In rural and remote communities in Australia, psychological distress worsened during the first few years of a prolonged drought. Other signs of poor mental health persisted beyond that time.
A familiar geochemical technique shines a new spotlight on early hominin use of fire.
An innovative National Geographic expedition collected the world’s highest ice core from Mount Everest.
The strength of Earth’s magnetic field in the distant past can tell scientists whether the planet’s magnetic poles were steady or prone to frequent reversals.
Scientists tested whether a classic technique could detect subsurface oceans on the moons of Uranus. In this scenario, the planet’s oddball magnetic field offers a big advantage.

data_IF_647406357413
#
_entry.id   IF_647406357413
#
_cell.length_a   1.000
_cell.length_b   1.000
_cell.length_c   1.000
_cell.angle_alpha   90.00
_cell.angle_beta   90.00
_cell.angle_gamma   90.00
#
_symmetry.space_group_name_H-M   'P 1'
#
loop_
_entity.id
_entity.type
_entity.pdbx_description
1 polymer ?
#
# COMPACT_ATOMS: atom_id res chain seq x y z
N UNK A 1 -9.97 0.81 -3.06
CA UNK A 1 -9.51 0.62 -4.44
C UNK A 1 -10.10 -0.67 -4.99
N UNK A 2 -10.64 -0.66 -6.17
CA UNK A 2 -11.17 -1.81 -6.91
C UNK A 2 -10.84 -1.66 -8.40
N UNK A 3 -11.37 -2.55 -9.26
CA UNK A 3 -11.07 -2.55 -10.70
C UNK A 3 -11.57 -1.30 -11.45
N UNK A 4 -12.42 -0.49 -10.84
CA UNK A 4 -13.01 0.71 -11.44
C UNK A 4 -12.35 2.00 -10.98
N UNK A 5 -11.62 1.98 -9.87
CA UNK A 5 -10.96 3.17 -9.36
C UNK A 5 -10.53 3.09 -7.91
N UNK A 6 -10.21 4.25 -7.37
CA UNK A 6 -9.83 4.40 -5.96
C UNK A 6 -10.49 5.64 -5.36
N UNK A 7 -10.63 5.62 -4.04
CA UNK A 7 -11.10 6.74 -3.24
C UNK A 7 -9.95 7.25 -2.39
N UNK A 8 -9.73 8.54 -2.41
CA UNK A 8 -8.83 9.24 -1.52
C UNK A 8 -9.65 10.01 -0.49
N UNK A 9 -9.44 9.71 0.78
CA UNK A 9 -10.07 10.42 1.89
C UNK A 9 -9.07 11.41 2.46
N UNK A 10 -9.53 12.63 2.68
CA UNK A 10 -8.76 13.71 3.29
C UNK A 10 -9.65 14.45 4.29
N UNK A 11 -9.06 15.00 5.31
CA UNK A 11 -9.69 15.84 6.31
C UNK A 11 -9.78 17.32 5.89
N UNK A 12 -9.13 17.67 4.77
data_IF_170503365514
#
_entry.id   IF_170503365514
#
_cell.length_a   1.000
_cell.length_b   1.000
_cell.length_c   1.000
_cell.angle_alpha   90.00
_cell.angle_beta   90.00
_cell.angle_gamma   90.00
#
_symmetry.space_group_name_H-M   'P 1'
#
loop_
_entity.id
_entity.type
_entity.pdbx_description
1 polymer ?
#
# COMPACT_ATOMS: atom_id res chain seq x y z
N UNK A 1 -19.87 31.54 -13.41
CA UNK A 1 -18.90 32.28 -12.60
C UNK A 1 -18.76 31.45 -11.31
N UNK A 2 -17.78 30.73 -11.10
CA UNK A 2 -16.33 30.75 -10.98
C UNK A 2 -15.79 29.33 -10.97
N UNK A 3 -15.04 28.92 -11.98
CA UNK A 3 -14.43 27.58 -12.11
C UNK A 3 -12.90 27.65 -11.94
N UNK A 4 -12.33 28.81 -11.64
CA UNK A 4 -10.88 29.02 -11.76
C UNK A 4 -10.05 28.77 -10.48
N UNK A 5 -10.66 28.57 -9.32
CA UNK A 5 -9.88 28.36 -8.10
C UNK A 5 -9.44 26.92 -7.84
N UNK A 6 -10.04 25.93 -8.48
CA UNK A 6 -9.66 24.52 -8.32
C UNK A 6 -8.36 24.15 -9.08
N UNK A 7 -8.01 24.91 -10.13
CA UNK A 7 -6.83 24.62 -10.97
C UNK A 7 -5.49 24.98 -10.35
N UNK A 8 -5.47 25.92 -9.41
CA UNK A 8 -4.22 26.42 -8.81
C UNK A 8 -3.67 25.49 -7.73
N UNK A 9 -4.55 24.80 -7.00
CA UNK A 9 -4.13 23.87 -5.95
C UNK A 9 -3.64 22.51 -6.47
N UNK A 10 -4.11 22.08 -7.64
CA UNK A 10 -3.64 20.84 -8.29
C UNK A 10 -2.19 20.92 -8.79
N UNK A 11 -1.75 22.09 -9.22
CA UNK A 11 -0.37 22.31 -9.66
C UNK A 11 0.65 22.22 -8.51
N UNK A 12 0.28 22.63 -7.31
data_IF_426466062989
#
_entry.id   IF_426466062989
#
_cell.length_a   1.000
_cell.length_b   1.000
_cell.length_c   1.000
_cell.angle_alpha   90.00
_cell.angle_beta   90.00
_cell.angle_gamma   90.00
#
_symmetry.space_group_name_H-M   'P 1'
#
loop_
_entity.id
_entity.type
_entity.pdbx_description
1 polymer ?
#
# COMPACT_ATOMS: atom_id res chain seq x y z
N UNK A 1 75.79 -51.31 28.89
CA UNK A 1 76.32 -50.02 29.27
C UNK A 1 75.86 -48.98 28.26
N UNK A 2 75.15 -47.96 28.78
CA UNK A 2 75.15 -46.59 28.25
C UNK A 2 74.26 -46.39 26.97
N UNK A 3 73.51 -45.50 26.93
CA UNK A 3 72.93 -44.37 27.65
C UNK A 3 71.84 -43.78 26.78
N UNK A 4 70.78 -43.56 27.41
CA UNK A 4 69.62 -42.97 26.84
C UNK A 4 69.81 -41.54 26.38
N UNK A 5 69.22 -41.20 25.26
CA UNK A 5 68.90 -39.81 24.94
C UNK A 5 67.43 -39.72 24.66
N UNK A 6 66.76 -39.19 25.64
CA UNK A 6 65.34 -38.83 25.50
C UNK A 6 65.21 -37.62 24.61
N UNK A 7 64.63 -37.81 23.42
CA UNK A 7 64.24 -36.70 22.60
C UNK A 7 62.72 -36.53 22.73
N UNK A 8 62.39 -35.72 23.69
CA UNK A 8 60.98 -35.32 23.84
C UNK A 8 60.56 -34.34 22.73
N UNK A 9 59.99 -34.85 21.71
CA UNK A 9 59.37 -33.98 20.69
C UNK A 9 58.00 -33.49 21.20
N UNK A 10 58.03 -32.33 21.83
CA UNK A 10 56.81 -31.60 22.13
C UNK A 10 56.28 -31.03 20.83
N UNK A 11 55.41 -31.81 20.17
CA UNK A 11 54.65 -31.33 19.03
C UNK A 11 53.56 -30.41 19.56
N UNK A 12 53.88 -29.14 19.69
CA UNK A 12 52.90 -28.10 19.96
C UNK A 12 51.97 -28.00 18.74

In the southwestern United States, dust storms form suddenly, quickly reducing visibility to zero. A new warning system may allow motorists to avoid these deadly hazards.
Items burned in the sacking of ancient cities are time capsules of geomagnetic data.
Feast your eyes on Beast, the first remotely operated vehicle to brave the Arctic for 1 year.
Researchers mined maps of natural hazards and land use to show that nearly 60% of structures are built in regions at high risk of earthquakes, wildfires, floods, hurricanes, and/or tornadoes.
An instrument called WATSON can help find biosignatures on icy ocean worlds.